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SAT0185 Gallium-67 spect scintigraphy in diagnosis of temporal arteritis
  1. TI Reitblat1,
  2. C Ben-Horin2,
  3. A Reitblat2
  1. 1Rheumatology Outpatient Clinic
  2. 2Nuclear Medicine Department, Barzilai Medical Center, Ashkelon, Israel


Background Temporal Arteritis (TA) is a common syndrome in the elderly, consisting of pain in the temporal area of the head, jaw claudication, sudden visual loss, high erythrocyte sedimentation rate and tenderness on palpation in the temporal area.

The diagnosis of this condition is relatively straightforward when the typical symptoms and positive temporal artery biopsy are present. Unfortunately, only one half of patients have positive temporal artery biopsy. Other diagnostic procedures such as colour Doppler sonography or superficial carotid arteriography have been proven to be useful for diagnosis of TA, but these techniques do not discriminate between inflammatory and noninflammatory temporal artery disease.1 Genereau T. et al proposed that Gallium-67 (Ga67) planar scan may be useful in diagnosis of TA.2

Quantitative Ga67 Single Photon Emission Computed Tomography (SPECT) scintigraphy may rise the accuracy of TA diagnosis.

Objectives To assess the effectiveness and usefulness of Ga67 SPECT scintigraphy, two patients with suspected diagnosis of TA were examined. Quantitative estimation of Ga67 uptake was done.

Case 1: 61 years old male patient with biopsy proven TA relapsed after half a year period without prednisolone treatment. Clinical features were: severe headache in left temporal region, jaw claudication, fever and tenderness on palpation in left temporal area and high erythrocyte sedimentation rate.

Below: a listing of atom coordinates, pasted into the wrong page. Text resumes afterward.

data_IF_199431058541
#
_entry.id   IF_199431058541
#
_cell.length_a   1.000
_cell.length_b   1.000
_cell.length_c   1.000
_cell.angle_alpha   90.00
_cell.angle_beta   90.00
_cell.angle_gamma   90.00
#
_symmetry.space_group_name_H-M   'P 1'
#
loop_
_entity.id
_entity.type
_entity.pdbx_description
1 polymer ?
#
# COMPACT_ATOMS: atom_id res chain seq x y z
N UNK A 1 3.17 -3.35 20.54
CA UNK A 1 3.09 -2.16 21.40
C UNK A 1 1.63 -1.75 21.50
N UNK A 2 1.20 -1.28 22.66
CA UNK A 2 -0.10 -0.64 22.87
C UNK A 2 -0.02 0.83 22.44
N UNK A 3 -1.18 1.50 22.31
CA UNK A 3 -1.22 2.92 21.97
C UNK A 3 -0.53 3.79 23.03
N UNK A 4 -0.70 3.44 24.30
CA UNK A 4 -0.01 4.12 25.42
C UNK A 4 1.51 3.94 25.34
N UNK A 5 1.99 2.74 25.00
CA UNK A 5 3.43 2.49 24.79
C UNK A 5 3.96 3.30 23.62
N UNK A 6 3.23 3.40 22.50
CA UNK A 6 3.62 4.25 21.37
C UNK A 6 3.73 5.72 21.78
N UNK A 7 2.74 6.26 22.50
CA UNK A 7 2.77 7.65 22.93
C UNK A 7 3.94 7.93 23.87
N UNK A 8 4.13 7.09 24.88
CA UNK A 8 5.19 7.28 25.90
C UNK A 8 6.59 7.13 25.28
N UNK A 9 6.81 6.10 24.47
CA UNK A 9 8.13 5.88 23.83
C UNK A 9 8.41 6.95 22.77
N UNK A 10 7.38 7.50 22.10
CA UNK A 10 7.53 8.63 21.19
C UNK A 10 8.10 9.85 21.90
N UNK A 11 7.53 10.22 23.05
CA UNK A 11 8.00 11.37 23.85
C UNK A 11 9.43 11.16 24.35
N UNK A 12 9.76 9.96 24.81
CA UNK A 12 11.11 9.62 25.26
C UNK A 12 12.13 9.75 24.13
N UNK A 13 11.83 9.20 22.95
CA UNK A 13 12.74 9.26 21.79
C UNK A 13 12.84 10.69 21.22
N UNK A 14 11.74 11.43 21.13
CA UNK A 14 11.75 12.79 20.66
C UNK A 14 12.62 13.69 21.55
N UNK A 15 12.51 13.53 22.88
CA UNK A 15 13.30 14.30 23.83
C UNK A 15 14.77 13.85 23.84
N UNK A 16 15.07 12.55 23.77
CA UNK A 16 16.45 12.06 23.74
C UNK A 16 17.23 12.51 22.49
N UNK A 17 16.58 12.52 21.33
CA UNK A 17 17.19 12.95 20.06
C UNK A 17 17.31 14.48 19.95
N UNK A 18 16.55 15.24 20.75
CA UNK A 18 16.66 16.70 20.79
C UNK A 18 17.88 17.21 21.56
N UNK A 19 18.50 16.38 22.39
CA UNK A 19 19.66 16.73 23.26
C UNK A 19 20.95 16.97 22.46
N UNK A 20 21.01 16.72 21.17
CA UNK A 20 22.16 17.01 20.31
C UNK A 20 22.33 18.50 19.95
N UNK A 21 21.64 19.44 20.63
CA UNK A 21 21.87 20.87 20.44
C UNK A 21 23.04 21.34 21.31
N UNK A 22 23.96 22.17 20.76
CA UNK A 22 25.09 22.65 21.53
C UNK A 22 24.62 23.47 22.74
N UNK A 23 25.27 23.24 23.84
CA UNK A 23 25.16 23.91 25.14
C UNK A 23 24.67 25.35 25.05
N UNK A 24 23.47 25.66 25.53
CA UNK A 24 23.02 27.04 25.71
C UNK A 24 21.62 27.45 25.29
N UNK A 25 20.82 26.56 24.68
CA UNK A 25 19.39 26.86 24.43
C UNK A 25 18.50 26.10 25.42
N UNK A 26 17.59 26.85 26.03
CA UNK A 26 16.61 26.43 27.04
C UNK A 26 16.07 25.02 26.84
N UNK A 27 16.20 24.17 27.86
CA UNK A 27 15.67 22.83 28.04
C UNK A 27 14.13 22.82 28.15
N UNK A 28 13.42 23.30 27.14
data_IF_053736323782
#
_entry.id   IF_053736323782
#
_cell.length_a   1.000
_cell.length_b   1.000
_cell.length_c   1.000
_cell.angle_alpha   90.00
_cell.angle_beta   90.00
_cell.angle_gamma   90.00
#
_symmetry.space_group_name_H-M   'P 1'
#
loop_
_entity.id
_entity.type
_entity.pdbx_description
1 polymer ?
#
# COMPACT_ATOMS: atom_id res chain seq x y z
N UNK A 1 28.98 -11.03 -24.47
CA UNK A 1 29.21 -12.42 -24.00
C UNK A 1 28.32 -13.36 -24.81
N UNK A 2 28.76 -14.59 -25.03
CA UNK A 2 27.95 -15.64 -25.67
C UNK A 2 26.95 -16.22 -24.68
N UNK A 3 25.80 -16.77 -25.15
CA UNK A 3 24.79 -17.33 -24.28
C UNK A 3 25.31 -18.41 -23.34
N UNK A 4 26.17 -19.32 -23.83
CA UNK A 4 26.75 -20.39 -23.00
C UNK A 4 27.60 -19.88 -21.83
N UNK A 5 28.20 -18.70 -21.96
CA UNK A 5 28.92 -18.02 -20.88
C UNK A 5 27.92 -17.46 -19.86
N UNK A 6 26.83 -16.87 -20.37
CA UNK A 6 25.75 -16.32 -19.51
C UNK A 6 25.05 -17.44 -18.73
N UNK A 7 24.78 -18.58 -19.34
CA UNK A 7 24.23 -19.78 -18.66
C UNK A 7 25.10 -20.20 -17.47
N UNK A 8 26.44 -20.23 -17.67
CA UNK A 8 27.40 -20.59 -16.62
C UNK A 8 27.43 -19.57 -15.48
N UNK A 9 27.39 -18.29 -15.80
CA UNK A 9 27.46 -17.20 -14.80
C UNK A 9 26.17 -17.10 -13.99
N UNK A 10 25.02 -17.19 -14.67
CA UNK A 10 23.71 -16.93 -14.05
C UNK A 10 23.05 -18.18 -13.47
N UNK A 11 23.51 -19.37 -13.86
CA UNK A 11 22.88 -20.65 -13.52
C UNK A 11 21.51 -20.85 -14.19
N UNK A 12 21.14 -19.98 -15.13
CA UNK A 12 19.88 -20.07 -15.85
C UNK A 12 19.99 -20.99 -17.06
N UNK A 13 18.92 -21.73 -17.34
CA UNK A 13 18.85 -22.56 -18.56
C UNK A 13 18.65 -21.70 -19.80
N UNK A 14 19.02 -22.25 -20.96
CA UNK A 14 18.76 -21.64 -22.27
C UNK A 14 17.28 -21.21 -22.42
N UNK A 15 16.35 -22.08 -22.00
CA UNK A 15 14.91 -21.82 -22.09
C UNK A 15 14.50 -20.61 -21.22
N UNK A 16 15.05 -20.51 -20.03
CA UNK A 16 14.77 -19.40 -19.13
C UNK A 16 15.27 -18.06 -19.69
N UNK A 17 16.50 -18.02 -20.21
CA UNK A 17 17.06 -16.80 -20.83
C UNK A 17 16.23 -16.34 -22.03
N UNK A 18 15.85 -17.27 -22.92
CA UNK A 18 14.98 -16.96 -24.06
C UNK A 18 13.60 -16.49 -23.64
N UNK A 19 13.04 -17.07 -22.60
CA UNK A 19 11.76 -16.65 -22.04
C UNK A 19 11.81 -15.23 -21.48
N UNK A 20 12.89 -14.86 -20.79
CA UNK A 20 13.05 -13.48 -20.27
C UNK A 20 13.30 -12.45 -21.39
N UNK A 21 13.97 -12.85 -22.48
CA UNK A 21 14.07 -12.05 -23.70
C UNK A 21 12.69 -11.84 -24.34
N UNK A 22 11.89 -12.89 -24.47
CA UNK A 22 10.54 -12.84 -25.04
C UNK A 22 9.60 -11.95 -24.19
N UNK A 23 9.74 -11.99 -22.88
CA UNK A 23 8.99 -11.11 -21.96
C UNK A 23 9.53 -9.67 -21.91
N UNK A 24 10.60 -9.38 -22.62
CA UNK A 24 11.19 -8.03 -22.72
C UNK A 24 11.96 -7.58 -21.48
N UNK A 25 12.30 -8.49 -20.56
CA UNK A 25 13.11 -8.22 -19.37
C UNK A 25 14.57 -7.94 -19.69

Case 2: 79 years old female patient was admitted to the hospital with complaints on severe headache, night shoulder girdle pain and jaw claudication. Objective signs were tenderness on palpation in both temporal areas, limited active shoulder motion, high erythrocyte sedimentation rate. Because of a patient?s severe heart disease it was not possible to perform diagnostic temporal artery biopsy.

Both patients underwent Ga67 examination: a planar scan followed by a skull SPECT study. Ga67 uptake ratio was calculated (temporal region/background region) on transaxial and coronary slices after SPECT scan reconstruction.

Results In both cases the Ga67 planar scan was nondiagnostic for inflammatory process in the area. The SPECT study showed increased uptake in the temporal region, with high Ga67 uptake ratio.

Conclusion Our data suggests that Ga67 skull SPECT may be useful in the diagnosis of TA especially if Ga67 uptake ratio in the area is calculated. Further studies are needed to confirm these data.


  1. Genereau T, Herson S. Les arterites temporales. Elements du diagnostic differentiel de la maladie de Horton [Temporal vasculitides. Differential diagnosis of giant cell arteritis]. Ann Med Intern (Paris) 1993;144:198–211

  2. Genereau T, Lortholary O, Guillevin L, et al. Temporal 67 gallium uptake is increased in temporal arteritis. Rheumatology 1999;38:709–13

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